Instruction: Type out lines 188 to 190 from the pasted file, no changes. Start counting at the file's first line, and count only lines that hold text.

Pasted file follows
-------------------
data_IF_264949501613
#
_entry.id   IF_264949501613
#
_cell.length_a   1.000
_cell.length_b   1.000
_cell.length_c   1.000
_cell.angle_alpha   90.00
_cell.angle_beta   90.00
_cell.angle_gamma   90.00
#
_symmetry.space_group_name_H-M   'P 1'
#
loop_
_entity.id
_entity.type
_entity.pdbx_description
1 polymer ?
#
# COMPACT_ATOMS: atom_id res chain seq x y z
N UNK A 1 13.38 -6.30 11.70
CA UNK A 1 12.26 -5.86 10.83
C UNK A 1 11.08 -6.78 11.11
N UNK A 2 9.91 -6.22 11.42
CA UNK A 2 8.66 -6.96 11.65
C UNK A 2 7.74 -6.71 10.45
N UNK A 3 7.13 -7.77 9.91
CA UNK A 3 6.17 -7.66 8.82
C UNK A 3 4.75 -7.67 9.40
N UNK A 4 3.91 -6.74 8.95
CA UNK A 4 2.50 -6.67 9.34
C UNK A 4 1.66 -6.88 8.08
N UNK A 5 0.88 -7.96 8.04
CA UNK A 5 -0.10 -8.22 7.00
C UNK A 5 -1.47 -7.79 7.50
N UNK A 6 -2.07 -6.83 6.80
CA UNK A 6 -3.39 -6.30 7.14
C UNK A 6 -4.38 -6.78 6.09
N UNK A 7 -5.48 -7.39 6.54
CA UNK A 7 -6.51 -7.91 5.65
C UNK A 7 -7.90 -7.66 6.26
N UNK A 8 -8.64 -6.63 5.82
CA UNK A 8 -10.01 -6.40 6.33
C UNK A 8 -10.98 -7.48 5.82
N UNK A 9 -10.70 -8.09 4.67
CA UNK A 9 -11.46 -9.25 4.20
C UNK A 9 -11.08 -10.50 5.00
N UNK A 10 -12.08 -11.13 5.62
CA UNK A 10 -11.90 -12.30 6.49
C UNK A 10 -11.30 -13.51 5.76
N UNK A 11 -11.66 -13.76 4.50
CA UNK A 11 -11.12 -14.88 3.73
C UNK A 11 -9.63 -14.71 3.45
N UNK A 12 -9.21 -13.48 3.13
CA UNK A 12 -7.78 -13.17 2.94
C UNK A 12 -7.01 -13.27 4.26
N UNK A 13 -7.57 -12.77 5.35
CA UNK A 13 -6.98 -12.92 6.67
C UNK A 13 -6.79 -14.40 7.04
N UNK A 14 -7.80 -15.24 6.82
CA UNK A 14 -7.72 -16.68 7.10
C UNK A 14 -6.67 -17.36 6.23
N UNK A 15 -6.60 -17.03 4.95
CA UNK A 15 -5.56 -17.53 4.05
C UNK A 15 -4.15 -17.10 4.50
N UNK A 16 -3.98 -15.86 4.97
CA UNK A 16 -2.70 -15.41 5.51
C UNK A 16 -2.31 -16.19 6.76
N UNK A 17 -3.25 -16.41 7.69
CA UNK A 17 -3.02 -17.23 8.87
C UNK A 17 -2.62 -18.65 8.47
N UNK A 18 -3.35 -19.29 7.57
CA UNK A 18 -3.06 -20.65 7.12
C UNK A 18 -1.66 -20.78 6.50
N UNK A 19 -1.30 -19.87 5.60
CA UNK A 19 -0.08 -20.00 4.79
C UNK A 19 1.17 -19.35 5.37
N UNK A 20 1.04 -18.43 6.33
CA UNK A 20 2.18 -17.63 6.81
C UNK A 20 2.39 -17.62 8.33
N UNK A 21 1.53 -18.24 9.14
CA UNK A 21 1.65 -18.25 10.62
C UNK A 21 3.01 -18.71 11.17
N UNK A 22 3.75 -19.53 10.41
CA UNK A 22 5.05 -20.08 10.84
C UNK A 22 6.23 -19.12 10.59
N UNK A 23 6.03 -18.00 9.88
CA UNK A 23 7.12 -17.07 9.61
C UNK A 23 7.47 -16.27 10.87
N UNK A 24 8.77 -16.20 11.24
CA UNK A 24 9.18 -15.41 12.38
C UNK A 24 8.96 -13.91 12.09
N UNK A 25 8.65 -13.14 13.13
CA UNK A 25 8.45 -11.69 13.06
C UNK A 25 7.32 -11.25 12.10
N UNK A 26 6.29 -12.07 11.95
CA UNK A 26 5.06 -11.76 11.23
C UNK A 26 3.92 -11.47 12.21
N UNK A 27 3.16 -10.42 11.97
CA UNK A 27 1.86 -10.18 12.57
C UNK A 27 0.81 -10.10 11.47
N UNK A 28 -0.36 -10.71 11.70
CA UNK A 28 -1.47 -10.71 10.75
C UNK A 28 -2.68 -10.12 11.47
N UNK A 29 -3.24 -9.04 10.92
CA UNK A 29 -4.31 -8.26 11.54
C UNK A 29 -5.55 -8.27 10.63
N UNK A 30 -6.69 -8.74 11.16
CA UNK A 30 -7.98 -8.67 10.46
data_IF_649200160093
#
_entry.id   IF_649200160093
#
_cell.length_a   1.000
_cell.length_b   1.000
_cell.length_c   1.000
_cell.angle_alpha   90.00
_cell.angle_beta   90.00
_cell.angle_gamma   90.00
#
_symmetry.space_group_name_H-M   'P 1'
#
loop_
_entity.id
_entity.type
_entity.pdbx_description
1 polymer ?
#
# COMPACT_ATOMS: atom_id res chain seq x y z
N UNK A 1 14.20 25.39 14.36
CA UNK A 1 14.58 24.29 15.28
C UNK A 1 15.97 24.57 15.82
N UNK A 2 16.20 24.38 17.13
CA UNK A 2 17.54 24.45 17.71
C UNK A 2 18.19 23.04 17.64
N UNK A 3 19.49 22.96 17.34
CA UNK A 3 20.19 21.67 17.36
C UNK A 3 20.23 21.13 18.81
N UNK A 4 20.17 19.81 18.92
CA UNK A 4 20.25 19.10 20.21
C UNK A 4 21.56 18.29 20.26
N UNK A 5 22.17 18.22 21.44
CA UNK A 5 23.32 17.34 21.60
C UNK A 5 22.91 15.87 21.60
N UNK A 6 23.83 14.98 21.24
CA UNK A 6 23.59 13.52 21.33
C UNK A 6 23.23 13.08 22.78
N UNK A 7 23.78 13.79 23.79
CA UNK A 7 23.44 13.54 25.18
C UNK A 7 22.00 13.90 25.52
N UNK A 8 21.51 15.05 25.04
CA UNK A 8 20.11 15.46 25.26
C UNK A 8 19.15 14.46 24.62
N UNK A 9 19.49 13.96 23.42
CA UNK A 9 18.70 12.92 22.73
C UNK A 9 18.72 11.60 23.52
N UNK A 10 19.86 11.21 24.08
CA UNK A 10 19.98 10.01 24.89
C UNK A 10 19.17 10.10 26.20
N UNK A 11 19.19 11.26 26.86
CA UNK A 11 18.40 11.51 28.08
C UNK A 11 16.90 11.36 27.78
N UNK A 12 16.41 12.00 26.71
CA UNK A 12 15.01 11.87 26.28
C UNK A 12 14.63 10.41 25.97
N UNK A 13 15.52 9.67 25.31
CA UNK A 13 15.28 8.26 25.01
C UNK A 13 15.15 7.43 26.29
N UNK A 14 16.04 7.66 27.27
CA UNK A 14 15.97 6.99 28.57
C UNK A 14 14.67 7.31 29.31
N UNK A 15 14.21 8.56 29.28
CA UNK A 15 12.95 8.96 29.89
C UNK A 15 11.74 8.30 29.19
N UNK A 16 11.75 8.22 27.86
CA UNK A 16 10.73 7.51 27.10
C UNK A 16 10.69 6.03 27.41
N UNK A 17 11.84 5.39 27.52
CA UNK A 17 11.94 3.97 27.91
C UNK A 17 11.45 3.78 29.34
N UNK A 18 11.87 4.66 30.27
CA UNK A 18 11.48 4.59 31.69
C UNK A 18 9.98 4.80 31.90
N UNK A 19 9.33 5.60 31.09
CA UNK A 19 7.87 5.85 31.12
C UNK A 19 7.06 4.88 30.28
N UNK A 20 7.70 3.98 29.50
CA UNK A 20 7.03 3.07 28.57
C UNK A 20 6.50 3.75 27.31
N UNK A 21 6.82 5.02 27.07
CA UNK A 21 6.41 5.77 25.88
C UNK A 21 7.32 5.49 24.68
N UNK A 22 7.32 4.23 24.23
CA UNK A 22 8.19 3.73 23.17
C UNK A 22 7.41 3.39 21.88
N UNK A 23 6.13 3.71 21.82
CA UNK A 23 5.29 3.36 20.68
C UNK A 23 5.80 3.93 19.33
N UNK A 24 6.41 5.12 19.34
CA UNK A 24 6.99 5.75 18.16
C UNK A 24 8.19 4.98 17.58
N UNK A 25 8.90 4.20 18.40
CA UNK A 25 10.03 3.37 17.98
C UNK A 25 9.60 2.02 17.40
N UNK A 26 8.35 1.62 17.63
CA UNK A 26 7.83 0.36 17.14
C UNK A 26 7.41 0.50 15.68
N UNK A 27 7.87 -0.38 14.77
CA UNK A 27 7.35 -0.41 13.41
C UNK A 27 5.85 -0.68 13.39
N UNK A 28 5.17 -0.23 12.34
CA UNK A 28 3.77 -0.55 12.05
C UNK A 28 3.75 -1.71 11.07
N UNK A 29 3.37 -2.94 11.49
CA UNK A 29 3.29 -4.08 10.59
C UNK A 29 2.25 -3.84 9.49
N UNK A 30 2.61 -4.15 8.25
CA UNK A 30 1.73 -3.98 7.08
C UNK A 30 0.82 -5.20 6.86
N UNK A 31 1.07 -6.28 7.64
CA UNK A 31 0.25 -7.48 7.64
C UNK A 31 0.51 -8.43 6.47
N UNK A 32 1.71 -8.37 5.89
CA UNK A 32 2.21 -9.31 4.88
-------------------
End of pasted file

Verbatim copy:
CA UNK A 20 7.03 3.07 28.57
C UNK A 20 6.50 3.75 27.31
N UNK A 21 6.82 5.02 27.07